musical carrion

The music-related antics of Matt Geddes


Many bottleneck tutorials will make demands about the gauge of string you use or the action of the strings on the neck or any number of other things. What they're all generally getting at (amongst other things, to be fair) is that it all comes down to pressure.

The idea behind using the slide or bottleneck is to have it stop the strings from vibrating at a given point along the string's length, much in the same way that the frets do. Untouched, the string will vibrate the length of the string. By placing the slide against the string(s), you stop it vibrating to change its pitch.

So how much pressure is the right amount? To an extent, that's between you and your instrument. Too little and the string won't stop the vibration cleanly and it'll rattle and zip and buzz. Is that a bad thing? Not necessarily. Too much pressure and you'll rattle up and down the frets like Big Joe Williams to name one. In general, you'll be aiming for something in the middle.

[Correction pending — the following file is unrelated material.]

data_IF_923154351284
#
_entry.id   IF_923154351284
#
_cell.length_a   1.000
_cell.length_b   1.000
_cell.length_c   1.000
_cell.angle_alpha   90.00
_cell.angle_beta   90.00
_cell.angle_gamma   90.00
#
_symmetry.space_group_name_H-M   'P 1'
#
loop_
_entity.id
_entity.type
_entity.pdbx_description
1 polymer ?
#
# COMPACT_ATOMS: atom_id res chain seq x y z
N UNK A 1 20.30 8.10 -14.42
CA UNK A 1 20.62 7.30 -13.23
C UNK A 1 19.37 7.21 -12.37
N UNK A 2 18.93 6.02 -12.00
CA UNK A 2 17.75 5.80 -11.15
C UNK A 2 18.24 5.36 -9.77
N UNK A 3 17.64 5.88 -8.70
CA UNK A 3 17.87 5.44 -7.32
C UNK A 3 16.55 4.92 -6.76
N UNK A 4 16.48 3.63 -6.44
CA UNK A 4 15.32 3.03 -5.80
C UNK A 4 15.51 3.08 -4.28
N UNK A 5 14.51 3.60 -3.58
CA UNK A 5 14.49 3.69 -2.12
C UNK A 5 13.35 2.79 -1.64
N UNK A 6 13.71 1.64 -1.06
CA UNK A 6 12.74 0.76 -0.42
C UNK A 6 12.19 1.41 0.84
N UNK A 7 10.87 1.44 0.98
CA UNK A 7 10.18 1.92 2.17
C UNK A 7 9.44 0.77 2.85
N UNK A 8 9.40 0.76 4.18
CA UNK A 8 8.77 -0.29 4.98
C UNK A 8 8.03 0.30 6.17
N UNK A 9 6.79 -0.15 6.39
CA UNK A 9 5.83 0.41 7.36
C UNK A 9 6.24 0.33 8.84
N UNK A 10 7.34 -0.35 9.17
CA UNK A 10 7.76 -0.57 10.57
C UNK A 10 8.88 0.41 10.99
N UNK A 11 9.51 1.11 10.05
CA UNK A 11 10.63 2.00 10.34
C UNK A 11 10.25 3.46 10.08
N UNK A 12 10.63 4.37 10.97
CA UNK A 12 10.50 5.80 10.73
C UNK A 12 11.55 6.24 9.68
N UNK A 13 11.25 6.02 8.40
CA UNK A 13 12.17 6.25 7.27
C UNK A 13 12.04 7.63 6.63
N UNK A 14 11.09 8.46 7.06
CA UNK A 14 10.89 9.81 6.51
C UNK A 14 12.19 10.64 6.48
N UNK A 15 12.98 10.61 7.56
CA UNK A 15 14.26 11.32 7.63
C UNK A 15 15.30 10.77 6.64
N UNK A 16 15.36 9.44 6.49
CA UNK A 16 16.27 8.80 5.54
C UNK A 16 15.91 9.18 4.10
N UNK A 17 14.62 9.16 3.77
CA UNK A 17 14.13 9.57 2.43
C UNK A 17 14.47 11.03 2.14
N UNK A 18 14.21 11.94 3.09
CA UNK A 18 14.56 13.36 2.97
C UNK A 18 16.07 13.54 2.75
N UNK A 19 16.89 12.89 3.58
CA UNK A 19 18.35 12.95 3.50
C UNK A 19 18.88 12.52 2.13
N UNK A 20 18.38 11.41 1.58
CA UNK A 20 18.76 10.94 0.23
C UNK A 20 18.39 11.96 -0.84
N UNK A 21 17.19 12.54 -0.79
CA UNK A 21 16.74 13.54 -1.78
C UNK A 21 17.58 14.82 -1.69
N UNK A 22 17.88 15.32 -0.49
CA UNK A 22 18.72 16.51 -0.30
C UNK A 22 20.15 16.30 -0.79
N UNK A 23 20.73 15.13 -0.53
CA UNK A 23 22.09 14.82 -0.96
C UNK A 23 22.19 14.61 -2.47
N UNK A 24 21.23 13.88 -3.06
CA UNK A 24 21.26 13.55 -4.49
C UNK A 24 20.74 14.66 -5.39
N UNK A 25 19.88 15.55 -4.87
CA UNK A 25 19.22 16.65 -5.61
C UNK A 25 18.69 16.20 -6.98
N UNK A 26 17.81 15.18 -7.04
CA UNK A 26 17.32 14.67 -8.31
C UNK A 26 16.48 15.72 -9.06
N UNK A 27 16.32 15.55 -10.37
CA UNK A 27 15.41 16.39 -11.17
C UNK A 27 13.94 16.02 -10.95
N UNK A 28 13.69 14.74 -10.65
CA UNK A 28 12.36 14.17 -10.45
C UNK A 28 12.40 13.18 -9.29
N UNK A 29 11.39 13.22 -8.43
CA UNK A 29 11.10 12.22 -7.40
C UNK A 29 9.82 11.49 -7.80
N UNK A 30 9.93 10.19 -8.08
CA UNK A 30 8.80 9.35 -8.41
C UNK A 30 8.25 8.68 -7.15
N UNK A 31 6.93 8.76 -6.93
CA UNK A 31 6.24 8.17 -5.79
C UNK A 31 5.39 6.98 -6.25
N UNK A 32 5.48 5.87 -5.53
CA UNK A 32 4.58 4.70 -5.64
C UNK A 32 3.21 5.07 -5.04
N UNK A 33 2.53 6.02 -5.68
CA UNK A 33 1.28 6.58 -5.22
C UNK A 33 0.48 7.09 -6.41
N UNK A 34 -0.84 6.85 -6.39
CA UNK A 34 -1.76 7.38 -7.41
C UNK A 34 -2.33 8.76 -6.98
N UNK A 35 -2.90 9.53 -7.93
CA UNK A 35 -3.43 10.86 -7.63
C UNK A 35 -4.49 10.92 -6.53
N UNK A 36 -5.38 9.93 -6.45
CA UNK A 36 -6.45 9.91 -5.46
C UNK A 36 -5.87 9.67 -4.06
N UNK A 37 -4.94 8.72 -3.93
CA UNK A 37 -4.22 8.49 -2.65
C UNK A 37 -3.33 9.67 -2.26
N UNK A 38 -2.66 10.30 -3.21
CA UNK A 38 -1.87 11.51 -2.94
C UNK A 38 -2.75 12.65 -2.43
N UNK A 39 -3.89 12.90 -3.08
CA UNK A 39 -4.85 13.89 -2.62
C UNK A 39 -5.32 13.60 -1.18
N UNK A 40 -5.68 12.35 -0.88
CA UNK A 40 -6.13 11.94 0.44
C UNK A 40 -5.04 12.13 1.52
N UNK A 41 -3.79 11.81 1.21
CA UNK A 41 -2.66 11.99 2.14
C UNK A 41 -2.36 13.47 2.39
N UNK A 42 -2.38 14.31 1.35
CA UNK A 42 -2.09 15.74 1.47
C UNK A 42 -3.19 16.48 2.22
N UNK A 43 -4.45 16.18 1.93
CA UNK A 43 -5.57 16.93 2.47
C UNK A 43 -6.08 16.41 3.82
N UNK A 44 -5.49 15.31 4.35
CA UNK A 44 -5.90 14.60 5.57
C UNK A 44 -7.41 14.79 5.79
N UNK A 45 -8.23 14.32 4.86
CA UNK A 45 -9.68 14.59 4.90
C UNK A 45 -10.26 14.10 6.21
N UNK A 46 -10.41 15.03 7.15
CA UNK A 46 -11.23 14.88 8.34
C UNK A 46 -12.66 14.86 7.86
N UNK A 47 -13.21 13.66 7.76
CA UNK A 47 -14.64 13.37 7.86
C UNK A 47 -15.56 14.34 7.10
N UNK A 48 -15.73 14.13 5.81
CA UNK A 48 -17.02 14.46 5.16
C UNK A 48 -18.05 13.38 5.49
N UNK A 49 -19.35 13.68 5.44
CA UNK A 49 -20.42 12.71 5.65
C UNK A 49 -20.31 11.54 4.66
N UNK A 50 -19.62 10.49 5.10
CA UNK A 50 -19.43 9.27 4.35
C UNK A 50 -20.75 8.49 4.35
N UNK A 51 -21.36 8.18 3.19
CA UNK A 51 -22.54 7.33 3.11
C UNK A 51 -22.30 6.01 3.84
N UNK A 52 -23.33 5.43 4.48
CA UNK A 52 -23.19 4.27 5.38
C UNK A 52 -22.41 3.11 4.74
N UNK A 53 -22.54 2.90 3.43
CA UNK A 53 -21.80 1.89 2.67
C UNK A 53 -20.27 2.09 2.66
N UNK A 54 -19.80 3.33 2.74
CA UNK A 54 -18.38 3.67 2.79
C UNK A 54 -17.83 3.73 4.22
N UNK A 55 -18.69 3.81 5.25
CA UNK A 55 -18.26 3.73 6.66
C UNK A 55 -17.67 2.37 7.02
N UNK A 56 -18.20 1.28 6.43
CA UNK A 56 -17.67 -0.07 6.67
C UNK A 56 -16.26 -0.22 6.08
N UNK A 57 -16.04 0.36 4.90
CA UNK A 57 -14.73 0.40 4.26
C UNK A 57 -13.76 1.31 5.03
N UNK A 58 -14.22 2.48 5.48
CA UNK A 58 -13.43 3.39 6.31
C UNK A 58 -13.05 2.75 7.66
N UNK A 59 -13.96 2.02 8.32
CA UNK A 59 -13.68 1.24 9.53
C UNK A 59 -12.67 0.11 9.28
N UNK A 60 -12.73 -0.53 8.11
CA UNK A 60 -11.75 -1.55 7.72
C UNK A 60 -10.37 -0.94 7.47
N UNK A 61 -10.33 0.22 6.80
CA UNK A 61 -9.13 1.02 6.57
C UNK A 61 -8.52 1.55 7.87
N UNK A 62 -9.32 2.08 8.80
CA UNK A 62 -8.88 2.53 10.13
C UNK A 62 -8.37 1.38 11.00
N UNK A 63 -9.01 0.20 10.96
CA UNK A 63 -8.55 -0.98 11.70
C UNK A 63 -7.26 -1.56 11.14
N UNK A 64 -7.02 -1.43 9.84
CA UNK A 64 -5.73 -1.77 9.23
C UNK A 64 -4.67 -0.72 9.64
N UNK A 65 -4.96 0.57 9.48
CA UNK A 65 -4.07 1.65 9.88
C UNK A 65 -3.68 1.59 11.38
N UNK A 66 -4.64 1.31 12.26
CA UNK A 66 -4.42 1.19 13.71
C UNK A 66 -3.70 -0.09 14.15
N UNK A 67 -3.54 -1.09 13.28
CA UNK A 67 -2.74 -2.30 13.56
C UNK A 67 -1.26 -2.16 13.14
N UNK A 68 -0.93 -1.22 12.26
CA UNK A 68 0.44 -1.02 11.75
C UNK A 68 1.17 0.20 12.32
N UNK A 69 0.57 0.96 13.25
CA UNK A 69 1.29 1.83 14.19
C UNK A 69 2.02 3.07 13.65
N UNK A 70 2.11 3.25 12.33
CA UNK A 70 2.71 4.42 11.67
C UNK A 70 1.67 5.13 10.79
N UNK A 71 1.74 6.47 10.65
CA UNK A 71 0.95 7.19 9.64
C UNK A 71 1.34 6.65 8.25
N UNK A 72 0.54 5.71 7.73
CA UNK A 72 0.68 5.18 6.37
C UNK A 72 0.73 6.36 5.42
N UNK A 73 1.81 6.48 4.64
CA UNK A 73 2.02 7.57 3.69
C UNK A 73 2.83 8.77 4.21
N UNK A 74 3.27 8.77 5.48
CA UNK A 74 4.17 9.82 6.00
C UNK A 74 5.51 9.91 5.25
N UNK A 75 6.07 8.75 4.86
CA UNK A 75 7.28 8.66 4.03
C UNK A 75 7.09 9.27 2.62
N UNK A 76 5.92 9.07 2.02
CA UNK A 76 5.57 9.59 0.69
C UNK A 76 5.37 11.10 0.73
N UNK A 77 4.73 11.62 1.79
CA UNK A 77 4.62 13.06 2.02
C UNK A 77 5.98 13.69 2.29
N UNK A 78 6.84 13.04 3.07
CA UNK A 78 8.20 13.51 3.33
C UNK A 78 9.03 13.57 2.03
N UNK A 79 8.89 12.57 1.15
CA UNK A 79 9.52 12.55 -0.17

It's well worth spending some time practising and experimenting with the different sounds you can make with different amounts of pressure when using the slide for long-or-short slides or fast-or-slow slides.

The string gauge and action of your guitar will help you with the pressure. A heavier gauge of string and higher action gives you more margin for perfection. Higher tension means that the strings will fight the slide back more and lets you dig in a little harder.